After their military successes in Hungary against the Ottoman Empire in the 1680s, Habsburgs extended their influence to Transylvania, too. Habsburg troops took control of the Principality and Leopold I issued his Diploma Leopoldinum, the new constitution of Transylvania in 1691. The Diploma did not radically change the Székely privileges. In spite of this, taxation was soon introduced and villages had to accommodate troops of the Emperor. The Székelys paid the taxes and provided services, as they declared, on a "temporary basis" and "on their own will".

During the Rákóczi Uprising between 1703 and 1711, Székelys supported Francis II Rákóczi, the last elected Prince of Transylvania. When the Habsburgs took control of Transylvania after the uprising, Székelys were disarmed and their military services were no longer wanted. The offices of Seat Captains were wound up but the traditional democratic Székely institutions, like their judiciary system, remained unharmed for decades to come.

Setting up the Székely Border Guard[edit]

Traditional Székely House
A Szekely gate

In 1762, Empress Maria Theresa decided to set up border guard troops on the borders of Transylvania, based on the Military Frontier system already in place on the Ottoman border area. Mostly Romanians were recruited in the southern Carpathians (Fogaras area) and Székelys in the Eastern Carpathians. The drafting was organised partly on voluntary, partly on compulsory basis, and resulted in conflicts in many places, especially in Székely Land. The Székelys requested that instead of the imperial officers, they have their own leaders according to the traditions, and that they are not ordered to go in action abroad. As the negotiations failed with the army, Székelys openly protested and some of the Seats contacted each other to start co-ordinated actions. As the drafting was only partly successful, the chief officer responsible for the recruitment gave up his plans and ordered that the so far distributed weapons are returned by the Székelys. They, however, gave back only part of the equipment and kept the rifles as a compensation for the weapons confiscated after the Rákóczi Uprising.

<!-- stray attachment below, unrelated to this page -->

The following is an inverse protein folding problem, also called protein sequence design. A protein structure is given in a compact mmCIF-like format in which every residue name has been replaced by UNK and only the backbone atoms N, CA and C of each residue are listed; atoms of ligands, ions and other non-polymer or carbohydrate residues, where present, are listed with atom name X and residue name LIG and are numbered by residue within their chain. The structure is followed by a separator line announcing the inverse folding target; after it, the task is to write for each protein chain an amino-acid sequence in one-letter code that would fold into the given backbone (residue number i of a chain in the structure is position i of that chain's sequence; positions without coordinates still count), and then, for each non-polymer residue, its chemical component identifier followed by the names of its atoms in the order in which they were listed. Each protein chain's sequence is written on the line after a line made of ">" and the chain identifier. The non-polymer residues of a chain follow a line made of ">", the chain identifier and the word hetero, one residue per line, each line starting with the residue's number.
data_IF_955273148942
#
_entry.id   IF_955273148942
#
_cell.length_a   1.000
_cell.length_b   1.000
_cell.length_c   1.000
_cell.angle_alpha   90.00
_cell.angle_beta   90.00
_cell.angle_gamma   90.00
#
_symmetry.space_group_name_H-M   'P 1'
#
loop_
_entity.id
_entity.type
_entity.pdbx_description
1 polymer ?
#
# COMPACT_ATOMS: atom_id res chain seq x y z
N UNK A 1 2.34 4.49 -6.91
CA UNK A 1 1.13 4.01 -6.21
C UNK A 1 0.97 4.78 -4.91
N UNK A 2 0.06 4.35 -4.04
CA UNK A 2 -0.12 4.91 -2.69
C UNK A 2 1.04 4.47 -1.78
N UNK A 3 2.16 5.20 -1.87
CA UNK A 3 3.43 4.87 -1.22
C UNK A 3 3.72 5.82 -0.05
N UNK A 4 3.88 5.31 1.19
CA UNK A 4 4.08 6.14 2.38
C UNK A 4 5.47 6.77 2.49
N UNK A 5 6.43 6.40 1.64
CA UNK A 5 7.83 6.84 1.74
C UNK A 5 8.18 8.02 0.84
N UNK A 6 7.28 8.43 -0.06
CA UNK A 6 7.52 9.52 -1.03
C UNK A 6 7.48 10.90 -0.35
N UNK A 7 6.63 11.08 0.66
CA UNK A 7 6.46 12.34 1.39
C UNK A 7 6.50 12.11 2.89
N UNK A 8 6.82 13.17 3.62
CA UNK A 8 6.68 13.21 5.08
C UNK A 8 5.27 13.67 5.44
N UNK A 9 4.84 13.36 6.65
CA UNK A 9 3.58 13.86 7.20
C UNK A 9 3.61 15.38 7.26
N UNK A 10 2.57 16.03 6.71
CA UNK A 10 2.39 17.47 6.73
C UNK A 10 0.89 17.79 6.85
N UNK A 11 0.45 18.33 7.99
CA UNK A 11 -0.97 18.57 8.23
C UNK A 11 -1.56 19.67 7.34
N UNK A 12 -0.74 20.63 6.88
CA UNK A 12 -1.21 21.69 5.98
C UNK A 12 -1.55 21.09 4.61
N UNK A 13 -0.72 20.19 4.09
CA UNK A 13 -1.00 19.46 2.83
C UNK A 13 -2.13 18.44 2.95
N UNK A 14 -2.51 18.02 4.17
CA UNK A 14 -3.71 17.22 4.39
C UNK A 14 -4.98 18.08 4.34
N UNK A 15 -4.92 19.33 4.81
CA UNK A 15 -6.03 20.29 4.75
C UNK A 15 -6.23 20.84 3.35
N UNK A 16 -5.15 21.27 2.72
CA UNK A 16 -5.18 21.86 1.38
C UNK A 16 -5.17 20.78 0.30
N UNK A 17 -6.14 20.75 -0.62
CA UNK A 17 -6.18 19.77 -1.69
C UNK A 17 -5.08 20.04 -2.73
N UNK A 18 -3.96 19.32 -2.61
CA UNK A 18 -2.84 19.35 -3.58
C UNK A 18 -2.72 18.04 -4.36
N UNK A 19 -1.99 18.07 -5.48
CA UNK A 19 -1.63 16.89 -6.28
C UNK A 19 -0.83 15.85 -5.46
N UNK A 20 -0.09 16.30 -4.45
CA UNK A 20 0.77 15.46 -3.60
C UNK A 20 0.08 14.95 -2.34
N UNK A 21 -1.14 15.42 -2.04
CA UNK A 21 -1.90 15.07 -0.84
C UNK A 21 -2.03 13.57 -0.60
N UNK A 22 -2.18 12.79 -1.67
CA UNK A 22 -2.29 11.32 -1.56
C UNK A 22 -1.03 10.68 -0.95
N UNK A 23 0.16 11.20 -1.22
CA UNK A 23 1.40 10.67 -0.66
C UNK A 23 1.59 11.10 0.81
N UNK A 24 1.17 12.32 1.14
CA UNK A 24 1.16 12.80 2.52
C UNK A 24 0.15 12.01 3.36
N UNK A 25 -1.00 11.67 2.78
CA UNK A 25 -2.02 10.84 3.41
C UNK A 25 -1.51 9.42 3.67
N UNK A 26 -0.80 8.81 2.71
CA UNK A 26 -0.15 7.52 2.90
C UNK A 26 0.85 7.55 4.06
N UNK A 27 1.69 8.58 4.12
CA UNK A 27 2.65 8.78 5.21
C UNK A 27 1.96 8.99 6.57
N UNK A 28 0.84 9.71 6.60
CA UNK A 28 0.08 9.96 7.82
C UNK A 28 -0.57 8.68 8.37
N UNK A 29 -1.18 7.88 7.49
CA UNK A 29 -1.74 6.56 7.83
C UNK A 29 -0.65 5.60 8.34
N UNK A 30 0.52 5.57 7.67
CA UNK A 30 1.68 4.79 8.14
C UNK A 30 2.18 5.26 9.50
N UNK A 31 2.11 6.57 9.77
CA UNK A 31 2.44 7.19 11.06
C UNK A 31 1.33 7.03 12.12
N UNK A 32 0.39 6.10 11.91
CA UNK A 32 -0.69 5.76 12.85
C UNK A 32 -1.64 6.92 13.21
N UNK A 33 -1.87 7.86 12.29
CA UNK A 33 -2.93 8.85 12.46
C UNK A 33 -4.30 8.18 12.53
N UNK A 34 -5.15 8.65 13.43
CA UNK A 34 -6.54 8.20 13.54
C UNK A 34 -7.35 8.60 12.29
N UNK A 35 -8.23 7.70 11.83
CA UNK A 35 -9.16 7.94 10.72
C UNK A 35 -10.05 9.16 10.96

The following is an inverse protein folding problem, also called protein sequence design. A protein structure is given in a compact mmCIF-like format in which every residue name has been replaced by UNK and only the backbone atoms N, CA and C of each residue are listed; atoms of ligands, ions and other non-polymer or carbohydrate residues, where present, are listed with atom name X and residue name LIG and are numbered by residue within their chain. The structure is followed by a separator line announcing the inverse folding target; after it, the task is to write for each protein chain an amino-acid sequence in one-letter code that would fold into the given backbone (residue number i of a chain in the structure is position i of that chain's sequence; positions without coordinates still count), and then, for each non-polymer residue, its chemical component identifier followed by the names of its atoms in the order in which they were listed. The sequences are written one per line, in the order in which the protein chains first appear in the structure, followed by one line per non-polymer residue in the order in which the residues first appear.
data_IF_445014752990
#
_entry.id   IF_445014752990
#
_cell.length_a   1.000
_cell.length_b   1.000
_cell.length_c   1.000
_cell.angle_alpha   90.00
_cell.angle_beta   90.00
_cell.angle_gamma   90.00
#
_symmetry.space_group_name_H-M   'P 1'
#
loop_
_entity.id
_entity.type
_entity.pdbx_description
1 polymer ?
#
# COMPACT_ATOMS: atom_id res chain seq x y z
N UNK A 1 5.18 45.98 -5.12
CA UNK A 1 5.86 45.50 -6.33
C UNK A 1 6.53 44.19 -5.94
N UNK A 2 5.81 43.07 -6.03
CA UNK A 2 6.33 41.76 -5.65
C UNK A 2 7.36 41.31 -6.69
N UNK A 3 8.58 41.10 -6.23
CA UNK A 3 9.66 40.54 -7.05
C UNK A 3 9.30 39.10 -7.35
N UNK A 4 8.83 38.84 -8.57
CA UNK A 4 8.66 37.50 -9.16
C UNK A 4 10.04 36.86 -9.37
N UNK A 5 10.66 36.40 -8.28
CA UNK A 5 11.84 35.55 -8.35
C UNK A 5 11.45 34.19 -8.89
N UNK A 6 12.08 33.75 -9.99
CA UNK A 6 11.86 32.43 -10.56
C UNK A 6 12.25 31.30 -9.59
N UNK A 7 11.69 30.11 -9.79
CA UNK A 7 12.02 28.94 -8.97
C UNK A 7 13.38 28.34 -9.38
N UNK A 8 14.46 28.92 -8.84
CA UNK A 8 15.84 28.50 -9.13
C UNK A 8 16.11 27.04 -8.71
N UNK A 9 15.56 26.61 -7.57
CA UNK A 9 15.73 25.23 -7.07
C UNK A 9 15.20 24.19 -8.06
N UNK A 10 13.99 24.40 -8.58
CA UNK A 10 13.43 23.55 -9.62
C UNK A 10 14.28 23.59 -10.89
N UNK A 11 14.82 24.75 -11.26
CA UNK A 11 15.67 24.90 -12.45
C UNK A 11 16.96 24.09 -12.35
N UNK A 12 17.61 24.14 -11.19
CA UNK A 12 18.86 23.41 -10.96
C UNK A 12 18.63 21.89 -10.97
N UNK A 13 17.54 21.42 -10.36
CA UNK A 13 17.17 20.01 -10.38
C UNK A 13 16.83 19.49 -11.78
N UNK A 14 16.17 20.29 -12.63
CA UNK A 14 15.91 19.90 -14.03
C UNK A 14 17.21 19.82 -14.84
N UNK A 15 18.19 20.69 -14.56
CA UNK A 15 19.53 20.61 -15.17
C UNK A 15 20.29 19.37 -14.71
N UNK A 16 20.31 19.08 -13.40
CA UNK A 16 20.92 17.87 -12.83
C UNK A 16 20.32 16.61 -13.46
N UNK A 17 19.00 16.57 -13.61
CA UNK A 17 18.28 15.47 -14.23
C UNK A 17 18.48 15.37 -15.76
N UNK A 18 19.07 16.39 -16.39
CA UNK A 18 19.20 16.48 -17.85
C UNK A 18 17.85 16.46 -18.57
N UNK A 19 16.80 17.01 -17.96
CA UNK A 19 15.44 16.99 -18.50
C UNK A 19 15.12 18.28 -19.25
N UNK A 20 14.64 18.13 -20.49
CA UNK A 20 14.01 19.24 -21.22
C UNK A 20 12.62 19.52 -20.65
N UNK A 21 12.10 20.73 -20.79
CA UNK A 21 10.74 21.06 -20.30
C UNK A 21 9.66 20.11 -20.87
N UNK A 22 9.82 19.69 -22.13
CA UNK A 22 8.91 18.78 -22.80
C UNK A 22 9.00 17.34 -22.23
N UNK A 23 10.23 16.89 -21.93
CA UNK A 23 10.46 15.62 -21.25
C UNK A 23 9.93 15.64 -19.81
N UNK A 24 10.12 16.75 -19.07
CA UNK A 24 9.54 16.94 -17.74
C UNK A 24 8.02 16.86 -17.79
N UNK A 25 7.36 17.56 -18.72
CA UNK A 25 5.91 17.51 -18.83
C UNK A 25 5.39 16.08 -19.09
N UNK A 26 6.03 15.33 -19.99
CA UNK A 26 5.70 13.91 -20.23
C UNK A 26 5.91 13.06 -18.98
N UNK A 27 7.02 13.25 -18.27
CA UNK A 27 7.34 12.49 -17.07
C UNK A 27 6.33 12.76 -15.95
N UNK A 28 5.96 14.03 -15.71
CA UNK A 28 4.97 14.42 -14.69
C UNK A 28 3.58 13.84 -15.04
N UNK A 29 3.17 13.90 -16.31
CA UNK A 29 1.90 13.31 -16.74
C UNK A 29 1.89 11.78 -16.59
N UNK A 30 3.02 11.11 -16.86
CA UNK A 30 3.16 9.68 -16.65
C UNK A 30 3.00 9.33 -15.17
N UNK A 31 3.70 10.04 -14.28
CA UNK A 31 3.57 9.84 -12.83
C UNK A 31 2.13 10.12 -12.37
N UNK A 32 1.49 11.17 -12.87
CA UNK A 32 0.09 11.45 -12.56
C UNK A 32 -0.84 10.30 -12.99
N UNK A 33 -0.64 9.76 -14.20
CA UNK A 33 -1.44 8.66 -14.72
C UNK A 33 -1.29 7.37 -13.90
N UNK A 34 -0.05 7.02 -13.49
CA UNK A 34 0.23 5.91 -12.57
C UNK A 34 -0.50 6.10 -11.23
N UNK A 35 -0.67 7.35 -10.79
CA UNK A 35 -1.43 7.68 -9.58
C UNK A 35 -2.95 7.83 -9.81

The next, already violent attempt by the imperial officers to recruit Székely border guards culminated in a tragic event, the Mádéfalva Massacre, commemorated until today. In December 1763, the men sought refuge from drafting in the mountains, at Mádéfalva (Romanian: Siculeni), some of them equipped with weapons. On 7 January 1764, an army unit of 1300 soldiers, with two cannons, attacked the peaceful crowd and massacred hundreds of them. The drafting in Székely Land was quickly and easily completed after these events. Border guard troops were set up in every Seat except for Udvarhely and Maros Seat.

After the Mádéfalva Massacre, many Székelys crossed the Carpathians and escaped to Moldova. Those who stayed in the Moldavian Voivodate, became one of the subgroups of Csángó people. Others moved to the Bukovina Region and founded their final settlements with the help of General András Hadik. This group retained their traditions and are regarded to as the Székelys of Bukovina.

The Military Frontier Organisation put an end to the autonomy of the Székely Nation in some respects. The self governance of the settlements was seriously hurt by the border guard commanders. They interfered with the election of judges, the local agriculture and schooling, also with the every-day life of the Székely guards. Property transactions or weddings could be done only with the permission of the officers. In local communities, however, many of the traditions were kept, the Székely pride and their strong desire for freedom remained. They organised their own life, set rules for the building of roads and bridges, also for the election of their leaders and jury members. (Most of these issues were decided by landlords in the noble counties.) The ancient system of redistributing common lands was still a practice by the end of the 18th century, but ceased to exist in a couple of decades. By the 1820s, only a couple settlements practiced the yearly land redistribution. The last examples include the capital of Aranyos Seat, Felvinc (today: Unirea).

The 1848 Revolution[edit]

During the turbulent period of the Hungarian Revolution of 1848 of 1848-49, Székelys supported the liberal parties pressing for full freedom of serfs and equal taxation for everybody.[citation needed] The Assembly of Udvarhely Seat (later followed by other Seats, too) decided already on 3 April 1848 that they would give up their remaining tax reliefs. Serfs in Háromszék were ordered by Székely border guards not to provide the traditional feudal services to their landlords. The decisions of the Seats were reinforced by the last Transylvanian Diet in June 1848.

Headquarters of the Háromszék Assembly in Sepsiszentgyörgy (Romanian: Sfântu Gheorghe) in the 19th century